Investors in South Korea pulled out of the stock market, following the impeachment of the country's president. Terrorist attacks in the Spanish capital of Madrid sent shock waves through global markets at the week's end and Asia was no exception.
South Korea's main share index lost more than 6 percent this week as investors sold massive amounts of stocks. Investor confidence was rattled by the political unrest, which culminated in the impeachment of President Roh Moo-hyun.
But late bargain hunting helped the Kospi finish the week a few points above its low of 822. The market closed at 848.
South Korea Finance Minister Lee Hun-jae vowed to maintain economic stability and South Korea's credit rating.
Many analysts do not see the political crisis as having a lasting effect on equities.
Ajay Kapur is a regional investment strategist with Citigroup in Hong Kong.
"The [South] Korean market has done exceedingly well this year until this week," said Ajay Kapur. "I think the valuations still look pretty good to me, so I expect this is only a temporary shock."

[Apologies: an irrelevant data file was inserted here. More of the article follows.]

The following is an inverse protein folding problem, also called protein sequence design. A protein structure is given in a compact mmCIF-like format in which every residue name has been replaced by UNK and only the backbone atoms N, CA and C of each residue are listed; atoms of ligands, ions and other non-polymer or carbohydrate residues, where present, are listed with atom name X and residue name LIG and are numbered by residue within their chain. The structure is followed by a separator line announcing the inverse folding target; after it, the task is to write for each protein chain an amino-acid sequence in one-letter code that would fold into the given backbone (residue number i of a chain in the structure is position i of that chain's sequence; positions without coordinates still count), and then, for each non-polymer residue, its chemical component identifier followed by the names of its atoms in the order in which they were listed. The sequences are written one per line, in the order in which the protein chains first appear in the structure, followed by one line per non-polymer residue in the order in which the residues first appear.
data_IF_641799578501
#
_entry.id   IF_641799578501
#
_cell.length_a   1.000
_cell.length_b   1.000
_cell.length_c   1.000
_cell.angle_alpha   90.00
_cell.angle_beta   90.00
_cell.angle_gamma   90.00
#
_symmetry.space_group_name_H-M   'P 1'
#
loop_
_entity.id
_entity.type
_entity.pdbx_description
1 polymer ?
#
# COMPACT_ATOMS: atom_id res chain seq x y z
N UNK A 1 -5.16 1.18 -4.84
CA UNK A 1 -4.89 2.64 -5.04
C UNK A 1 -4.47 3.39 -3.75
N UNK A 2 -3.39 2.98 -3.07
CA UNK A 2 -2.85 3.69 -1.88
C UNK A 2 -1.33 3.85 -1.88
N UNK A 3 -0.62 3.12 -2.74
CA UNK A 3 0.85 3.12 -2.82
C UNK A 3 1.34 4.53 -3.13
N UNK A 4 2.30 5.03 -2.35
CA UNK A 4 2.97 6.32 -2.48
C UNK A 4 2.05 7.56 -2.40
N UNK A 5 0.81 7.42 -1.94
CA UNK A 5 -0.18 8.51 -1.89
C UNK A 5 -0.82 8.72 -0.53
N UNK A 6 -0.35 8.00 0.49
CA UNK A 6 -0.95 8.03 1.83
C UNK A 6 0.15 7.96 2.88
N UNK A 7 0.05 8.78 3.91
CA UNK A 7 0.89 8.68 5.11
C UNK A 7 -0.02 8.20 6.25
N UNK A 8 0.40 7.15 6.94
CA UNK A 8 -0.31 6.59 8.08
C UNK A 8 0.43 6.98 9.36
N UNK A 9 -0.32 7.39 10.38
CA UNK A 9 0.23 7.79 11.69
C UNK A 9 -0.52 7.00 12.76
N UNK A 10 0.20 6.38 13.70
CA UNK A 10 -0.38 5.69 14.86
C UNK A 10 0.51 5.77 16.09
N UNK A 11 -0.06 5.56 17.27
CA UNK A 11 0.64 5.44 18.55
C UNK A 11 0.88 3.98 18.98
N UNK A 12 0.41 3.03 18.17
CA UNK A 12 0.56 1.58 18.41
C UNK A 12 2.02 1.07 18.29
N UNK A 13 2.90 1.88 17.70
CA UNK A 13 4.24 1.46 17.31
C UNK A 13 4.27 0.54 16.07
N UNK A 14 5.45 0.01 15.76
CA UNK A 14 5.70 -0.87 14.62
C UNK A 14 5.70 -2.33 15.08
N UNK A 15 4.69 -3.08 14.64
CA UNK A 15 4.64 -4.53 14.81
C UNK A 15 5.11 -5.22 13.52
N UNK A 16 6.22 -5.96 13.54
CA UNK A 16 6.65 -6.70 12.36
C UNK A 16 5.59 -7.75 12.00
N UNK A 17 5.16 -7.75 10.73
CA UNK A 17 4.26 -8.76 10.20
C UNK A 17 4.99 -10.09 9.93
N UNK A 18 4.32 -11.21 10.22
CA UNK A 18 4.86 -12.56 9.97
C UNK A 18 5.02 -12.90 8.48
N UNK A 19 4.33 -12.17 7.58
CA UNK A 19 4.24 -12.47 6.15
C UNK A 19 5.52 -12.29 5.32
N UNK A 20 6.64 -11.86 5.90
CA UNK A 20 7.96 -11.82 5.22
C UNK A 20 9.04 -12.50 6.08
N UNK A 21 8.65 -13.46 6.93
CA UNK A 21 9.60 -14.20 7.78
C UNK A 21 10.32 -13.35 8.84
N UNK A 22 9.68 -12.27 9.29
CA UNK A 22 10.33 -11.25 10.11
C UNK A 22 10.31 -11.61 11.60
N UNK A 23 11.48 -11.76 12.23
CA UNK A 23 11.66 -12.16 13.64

Elsewhere in Asia, markets took a beating following terror attacks on Madrid's commuter train system, which killed about 200 people.
While initially pointing to ETA - a separatist group from Spain's Basque region - claims that the international Islamic terror network, al Qaida, might be involved sent jitters through global markets.
Al Qaida is believed responsible for the September 11 terror attacks on New York and Washington that killed thousands. Mr. Kapur says that if further evidence points to al Qaida, global markets may take longer to recover.
"I think that if it is al Qaida, that is going to be perceived more negatively than if it is ETA," he said.
By the week's end, Tokyo's Nikkei index lost 3.2 percent to end at 11,162.
Taipei's Taiex index was down 2 percent to close at 6,800.
And Hong Kong's Hang Seng finished at 12,932, 4 percent lower than last week's ending.